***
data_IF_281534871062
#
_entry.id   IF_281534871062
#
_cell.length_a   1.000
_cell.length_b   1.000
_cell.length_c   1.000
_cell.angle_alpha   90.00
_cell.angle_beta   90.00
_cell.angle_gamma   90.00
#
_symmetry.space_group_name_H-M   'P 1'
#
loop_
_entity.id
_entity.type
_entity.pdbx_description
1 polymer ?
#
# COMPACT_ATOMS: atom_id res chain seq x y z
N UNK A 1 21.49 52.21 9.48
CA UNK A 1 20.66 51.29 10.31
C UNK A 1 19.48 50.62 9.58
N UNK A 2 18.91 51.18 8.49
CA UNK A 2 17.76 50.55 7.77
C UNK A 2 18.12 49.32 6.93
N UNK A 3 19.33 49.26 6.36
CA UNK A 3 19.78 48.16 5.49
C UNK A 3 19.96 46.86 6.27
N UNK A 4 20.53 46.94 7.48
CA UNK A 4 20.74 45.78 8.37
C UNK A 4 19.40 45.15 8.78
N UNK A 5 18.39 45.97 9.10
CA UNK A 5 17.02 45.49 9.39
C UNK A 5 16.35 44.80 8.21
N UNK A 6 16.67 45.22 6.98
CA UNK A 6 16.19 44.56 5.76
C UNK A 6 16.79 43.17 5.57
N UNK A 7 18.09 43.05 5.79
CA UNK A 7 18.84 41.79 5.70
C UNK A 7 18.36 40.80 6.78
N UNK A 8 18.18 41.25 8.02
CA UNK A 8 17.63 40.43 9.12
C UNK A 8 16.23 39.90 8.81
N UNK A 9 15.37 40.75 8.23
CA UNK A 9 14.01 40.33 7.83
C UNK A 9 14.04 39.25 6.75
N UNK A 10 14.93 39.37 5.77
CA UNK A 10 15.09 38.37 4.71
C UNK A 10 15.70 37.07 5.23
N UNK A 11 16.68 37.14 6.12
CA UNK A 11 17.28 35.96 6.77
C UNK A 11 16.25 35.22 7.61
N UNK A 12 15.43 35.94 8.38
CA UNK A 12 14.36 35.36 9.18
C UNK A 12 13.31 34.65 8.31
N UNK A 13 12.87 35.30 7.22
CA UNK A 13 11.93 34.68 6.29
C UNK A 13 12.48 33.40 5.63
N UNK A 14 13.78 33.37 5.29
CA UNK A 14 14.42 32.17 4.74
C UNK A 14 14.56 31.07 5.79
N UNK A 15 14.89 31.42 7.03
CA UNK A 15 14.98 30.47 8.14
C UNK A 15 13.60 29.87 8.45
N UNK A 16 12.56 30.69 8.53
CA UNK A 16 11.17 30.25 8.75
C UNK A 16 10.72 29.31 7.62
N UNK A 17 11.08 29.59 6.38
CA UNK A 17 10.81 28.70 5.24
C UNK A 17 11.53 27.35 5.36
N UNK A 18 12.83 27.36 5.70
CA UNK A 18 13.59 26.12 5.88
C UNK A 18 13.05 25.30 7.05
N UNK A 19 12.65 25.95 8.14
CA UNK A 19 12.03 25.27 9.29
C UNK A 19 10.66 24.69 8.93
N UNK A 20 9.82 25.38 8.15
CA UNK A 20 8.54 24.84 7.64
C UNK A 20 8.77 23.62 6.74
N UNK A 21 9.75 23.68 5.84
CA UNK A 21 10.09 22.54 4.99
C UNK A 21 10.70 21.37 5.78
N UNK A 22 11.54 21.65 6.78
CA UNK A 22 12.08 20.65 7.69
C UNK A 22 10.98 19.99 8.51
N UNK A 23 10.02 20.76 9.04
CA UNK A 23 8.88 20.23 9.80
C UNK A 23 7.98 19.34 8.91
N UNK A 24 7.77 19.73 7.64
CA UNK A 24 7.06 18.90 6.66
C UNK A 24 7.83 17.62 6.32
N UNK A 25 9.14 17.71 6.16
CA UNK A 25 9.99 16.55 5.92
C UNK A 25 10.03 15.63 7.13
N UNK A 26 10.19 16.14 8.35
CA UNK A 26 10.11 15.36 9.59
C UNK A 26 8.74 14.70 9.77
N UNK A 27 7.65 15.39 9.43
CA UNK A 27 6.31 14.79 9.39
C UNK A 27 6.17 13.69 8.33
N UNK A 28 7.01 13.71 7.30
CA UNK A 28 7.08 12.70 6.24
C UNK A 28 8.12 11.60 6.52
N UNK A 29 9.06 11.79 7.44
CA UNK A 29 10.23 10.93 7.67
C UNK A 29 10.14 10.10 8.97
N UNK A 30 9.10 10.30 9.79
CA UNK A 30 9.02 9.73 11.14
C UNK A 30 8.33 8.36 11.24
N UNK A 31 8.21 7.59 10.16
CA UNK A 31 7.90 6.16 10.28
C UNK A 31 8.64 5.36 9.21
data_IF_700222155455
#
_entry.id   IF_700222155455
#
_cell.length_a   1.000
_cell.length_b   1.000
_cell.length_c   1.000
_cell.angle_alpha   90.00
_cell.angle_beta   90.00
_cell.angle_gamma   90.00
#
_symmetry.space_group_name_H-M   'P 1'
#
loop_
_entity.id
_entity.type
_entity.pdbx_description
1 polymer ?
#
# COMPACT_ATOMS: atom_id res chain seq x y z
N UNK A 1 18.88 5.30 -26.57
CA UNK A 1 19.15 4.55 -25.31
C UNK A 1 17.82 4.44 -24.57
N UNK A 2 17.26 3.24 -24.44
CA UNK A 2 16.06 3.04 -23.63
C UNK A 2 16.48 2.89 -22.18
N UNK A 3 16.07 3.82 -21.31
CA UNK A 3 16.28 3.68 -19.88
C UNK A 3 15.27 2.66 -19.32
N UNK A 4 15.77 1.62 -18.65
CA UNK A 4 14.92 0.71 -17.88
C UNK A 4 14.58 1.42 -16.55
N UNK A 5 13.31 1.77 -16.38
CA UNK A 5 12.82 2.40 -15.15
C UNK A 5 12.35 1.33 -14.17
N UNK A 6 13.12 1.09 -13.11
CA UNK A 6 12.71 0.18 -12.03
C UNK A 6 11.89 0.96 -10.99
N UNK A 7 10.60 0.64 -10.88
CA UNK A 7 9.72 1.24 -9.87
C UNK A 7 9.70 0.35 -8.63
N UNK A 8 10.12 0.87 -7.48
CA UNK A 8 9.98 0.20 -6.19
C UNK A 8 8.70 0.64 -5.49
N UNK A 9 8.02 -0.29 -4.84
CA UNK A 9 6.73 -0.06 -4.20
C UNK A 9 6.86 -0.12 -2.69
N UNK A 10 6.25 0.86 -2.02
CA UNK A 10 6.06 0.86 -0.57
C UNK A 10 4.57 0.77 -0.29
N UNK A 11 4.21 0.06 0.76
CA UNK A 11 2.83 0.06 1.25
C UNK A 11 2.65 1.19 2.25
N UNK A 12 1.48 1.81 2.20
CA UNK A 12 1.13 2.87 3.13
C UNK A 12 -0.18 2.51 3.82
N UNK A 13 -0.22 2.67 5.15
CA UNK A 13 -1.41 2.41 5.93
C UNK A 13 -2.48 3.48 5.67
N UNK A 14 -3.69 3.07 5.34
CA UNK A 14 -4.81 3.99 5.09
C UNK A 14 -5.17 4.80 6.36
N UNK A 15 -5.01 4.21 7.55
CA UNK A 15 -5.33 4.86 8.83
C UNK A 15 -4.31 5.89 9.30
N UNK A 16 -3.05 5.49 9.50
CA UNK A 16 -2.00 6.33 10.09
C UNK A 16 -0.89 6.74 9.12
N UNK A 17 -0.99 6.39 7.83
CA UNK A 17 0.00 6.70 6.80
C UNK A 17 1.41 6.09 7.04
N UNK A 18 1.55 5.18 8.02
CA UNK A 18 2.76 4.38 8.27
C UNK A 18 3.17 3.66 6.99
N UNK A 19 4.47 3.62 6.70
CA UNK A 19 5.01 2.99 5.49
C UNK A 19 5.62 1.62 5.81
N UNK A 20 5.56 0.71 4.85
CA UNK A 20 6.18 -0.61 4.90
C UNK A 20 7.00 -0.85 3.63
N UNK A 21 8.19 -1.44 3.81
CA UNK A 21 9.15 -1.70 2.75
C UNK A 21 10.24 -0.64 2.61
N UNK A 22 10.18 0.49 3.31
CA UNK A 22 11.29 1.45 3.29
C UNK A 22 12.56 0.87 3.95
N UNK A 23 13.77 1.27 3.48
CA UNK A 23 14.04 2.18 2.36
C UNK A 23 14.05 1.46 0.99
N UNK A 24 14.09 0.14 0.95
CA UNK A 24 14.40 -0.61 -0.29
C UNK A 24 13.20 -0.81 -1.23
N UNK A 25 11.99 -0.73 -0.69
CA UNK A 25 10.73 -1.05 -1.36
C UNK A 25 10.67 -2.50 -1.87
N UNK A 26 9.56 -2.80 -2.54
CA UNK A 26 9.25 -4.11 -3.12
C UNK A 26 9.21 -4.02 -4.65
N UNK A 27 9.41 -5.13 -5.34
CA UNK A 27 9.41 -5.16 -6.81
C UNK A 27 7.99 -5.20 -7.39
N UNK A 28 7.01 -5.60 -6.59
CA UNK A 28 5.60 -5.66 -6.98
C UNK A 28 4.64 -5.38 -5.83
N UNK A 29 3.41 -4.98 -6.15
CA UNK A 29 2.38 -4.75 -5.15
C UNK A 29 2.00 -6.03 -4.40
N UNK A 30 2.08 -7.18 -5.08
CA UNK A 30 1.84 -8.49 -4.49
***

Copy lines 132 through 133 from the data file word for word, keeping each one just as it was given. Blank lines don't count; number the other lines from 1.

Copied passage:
#
# COMPACT_ATOMS: atom_id res chain seq x y z